Loretto Back at the Border in 2019
By Mary Jean Friel and Mary Helen Sandoval
The Latin America/Caribbean Committee sponsored a trip to the Mexican border at Nogales, Mexico. We led the excursion. Due to the strong support of the administrative team of St. Mary’s Academy (SMA), six staff members were able to participate, and the Loretto Volunteer Program sponsored two women. Participants were Jean East, Mary Drey, Lillian Forward, Christian Garcia, Michelle Irwin, Ines McCall, Mary Pat Mueller, Joe Riehl, Melissa Feito and Maddy Herries.
Day one, we spent at the court in Tucson, Ariz., observing how the court system deals with those who cross into the United States without documentation. We visited South Side Presbyterian Church and learned its history of providing sanctuary. Later we gathered in prayer at a local shrine for those who have died while crossing the desert.
Day two, we traveled to Nogales, Mexico, loaded with donations. Cruzado Fronteras, a non-profit group of the Episcopal Diocese, drove us across the border.
Day three, Bob Key from Samaritans led us on a walk over treacherous terrain for nearly 5 miles to the Mexican border. We left food and water for the migrants. We ended the day sharing a dinner and reflections as guests of Eileen Harrington and Nadia Aswad.
Reflections from Mary Pat, Michelle, Christina and Jean provide insight into our group’s experience and solidarity:
Noted Mary Pat, “Our trip to Nogales, Mexico, provided a firsthand view of how immigrants from nations to the south are met and supported in finding a new life. What I experienced was both depressing and hopeful.
“I learned about how many immigrants come through the official ports of entry to claim asylum. Only a small percentage is given asylum status through this process. After detention, immigrants are bused to nearby cities to make their way back to their homeland from which most escaped unspeakable danger.
“There were signs of hope seen, too. We visited one shelter, among many, for immigrants in Nogales. Various groups provide basic needs for the people and develop programs to alleviate the suffering in the sick children and in the tragic stories of the men and women gathered there. The hope is to provide not only food and shelter, but connections for employment, medical and legal services, and schooling for children, but there are not enough resources. The result of billions of dollars spent for steel walls, razor-wire fencing and lookout towers signifies the United States’ simplistic and dehumanizing policy-making. As people who hold the belief that all persons are equal in dignity and worth, we are challenged to take part in welcoming and caring for our suffering brothers and sisters.”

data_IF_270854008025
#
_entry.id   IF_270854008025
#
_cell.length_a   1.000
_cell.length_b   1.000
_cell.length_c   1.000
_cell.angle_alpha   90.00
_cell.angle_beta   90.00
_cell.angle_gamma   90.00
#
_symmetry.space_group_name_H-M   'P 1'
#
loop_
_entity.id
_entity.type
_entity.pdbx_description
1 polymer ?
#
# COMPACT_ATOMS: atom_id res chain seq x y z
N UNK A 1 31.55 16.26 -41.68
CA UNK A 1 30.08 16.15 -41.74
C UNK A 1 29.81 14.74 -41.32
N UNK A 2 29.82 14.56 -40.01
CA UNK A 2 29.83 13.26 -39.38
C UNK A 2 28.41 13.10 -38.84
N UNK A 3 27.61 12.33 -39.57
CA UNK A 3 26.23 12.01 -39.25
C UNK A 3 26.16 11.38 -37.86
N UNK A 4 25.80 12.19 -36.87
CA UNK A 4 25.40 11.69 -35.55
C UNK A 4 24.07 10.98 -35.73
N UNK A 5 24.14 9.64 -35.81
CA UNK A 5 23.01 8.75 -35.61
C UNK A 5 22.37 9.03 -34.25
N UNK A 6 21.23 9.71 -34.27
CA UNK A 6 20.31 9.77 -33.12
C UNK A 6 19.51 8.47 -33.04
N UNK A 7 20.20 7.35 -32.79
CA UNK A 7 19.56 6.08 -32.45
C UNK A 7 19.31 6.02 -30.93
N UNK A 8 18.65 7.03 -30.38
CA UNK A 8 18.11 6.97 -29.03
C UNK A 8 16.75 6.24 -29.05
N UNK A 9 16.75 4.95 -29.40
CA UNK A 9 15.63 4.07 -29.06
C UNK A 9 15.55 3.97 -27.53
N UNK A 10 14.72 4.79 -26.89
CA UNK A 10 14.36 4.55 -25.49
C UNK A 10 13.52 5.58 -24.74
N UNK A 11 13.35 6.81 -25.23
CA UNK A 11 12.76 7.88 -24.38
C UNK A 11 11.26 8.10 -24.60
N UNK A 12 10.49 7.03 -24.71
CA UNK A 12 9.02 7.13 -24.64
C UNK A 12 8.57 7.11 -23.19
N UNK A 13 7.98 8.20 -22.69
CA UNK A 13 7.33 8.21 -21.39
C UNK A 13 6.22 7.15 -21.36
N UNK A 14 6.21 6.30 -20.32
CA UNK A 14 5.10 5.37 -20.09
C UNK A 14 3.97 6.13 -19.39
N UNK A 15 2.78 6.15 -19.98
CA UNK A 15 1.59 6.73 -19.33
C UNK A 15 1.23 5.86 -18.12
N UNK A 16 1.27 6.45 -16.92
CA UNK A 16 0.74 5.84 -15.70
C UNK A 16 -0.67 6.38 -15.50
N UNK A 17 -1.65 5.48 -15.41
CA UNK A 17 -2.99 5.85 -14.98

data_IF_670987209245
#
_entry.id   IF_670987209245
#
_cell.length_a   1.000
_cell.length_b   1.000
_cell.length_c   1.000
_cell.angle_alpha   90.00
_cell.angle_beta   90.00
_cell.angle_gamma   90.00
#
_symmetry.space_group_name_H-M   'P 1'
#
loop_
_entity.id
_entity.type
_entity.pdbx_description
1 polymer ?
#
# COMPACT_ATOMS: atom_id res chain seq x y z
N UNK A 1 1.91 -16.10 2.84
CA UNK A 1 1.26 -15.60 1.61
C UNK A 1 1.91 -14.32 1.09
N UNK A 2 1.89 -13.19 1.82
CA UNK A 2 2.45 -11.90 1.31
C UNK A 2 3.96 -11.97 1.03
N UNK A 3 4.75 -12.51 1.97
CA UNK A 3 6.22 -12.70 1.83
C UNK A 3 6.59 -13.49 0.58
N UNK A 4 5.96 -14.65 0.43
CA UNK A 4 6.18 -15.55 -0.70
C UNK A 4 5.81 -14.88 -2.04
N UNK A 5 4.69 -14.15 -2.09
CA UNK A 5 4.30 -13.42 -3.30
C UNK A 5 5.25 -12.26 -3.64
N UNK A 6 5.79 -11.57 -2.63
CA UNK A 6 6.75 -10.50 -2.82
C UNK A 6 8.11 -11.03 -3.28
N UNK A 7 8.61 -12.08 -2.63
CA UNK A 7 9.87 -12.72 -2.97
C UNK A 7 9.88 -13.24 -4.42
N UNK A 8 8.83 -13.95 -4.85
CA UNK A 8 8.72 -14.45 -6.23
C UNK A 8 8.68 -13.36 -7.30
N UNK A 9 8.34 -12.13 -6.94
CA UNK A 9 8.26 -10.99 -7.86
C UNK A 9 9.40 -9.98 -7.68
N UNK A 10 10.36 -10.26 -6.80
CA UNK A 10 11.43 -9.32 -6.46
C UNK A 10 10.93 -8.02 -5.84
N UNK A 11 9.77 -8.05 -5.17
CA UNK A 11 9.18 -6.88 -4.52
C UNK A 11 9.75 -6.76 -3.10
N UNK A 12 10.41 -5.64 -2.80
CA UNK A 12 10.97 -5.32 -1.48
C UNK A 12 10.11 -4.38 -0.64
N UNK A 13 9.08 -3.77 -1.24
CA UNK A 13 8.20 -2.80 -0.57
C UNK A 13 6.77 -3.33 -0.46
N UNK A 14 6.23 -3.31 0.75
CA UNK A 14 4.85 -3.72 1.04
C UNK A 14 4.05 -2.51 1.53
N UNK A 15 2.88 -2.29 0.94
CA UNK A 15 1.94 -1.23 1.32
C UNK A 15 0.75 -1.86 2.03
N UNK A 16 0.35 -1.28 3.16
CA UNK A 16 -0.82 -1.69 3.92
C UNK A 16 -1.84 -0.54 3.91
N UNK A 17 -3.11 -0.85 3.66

Said Michelle, “After visiting La Roca, a shelter overlooking the border wall in Nogales, Mexico, I felt helpless. The shelter comfortably houses 60 people but was at maximum with nearly 100 migrants. I walked down the steps with tears in my eyes thinking, ‘I have everything but nothing to give.’ The people who spent countless days fleeing violence for a better life for themselves and their children had little more than the clothes on their backs. Then, Deacon Rodger Babnew from Cruzado Fronteras escorted our group to the local grocery store where we filled five shopping carts to take back to the shelter. I couldn’t stop thinking of the children at the shelter who had no toys, books or outdoor play equipment. I wandered around the craft aisle looking for items to give the little ones something to occupy their heavy hearts and minds. Our group purchased packs of crayons, drawing paper and candy. I felt more content knowing that we would be able to provide the migrants with healthy food and something to keep them somewhat occupied while they anxiously await their fate. The smiles on the children’s faces and the gratitude we received were a sign that we had accomplished a portion of what we set out to do. “
Wrote Christina, “I was an ambassador for the Loretto Community on the border trip. One of the people I met at La Roca was María. She was fleeing from the violence in Honduras, traveling with her 6-year-old son. As I listened to her story, emotion overcame me. I don’t remember what I said, but the tears started, and we hugged. She told me how she needed that hug. María thanked me and then she thanked God.
“I’ve thought about that scene since returning from the border. I have flashbacks of the embrace I shared with María. We were one; no walls separated us. We were together, the essence of humanity. María was me, and I was her. We all have felt alone, afraid, tired, judged, misunderstood, hopeless and hopeful. When we see each other in that light, we have no choice but to be kind to one another; to recognize and treat each other with compassion.”
Reflected Jean, “The longing of young men and women with their children walking for freedom from violence, a safe harbor, a kind word. I think of the Border experience as one of contrasts. … The kindness and caring of many who witness, bring food and clothing to those in shelters, nurses who volunteer time, churches as sanctuaries, Samaritans leaving water at a fence with concertina wire, six rows of it as if one was not enough, men in handcuffs, reciting ‘culpable,’ our policies that make borders about legalities instead of humanity.”